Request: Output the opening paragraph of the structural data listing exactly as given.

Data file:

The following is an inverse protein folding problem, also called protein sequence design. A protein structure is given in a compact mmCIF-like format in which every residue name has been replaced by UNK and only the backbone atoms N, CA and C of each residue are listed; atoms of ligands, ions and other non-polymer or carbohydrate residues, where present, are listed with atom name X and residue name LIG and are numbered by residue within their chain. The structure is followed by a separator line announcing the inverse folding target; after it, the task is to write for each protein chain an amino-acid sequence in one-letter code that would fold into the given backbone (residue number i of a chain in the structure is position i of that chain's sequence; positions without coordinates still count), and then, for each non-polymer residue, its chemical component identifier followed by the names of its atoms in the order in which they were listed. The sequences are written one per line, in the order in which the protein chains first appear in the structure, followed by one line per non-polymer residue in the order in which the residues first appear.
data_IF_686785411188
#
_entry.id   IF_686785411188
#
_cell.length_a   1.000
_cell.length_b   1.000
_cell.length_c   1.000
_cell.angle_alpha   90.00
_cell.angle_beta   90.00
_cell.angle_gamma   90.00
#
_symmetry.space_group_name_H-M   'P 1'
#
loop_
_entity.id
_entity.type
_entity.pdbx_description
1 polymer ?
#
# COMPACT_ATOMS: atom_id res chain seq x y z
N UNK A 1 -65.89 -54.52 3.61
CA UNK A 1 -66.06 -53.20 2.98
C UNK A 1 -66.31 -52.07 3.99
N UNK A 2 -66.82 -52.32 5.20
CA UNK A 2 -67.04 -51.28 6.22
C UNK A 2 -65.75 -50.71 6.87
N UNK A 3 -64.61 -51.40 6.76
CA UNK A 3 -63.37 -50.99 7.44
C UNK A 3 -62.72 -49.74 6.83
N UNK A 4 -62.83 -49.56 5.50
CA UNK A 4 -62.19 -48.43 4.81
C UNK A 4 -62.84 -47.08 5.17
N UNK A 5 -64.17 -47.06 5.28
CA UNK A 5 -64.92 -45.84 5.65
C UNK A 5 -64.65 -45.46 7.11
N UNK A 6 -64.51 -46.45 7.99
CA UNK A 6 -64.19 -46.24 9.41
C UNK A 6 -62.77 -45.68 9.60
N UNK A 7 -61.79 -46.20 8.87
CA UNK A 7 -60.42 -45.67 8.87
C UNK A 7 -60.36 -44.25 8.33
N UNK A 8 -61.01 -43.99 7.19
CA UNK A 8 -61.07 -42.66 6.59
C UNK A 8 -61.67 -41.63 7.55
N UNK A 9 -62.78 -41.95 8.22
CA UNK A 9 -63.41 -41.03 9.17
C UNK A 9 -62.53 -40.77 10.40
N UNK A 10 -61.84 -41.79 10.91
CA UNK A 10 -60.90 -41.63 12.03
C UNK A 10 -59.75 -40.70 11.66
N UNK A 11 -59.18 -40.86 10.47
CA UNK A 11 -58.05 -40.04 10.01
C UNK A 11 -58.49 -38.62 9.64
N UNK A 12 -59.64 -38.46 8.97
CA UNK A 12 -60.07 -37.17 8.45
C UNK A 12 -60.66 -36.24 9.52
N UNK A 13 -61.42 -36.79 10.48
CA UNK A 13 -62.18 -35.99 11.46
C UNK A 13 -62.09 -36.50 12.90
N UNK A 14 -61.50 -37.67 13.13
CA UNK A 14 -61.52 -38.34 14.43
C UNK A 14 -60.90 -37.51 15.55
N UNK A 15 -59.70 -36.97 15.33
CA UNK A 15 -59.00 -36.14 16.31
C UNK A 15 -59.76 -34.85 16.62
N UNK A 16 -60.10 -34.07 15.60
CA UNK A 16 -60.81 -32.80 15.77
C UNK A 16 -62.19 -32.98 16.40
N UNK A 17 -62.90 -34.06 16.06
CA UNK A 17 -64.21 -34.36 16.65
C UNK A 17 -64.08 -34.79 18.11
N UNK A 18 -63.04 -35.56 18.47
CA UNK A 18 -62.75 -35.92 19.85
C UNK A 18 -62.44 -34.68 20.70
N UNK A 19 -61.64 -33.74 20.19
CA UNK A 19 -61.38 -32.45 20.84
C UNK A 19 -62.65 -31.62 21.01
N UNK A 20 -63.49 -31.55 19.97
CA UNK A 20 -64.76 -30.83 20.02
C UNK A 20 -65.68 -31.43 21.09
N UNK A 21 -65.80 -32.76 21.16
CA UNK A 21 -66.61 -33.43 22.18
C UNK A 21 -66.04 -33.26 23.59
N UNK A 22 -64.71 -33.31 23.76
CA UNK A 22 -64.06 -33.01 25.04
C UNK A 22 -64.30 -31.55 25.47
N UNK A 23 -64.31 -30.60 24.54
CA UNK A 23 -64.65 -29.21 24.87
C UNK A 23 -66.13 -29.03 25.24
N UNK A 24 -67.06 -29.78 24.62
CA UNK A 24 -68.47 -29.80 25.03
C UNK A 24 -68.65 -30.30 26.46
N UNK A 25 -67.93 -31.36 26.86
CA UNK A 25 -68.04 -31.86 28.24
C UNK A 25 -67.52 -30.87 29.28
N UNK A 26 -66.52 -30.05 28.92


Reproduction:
The following is an inverse protein folding problem, also called protein sequence design. A protein structure is given in a compact mmCIF-like format in which every residue name has been replaced by UNK and only the backbone atoms N, CA and C of each residue are listed; atoms of ligands, ions and other non-polymer or carbohydrate residues, where present, are listed with atom name X and residue name LIG and are numbered by residue within their chain. The structure is followed by a separator line announcing the inverse folding target; after it, the task is to write for each protein chain an amino-acid sequence in one-letter code that would fold into the given backbone (residue number i of a chain in the structure is position i of that chain's sequence; positions without coordinates still count), and then, for each non-polymer residue, its chemical component identifier followed by the names of its atoms in the order in which they were listed. The sequences are written one per line, in the order in which the protein chains first appear in the structure, followed by one line per non-polymer residue in the order in which the residues first appear.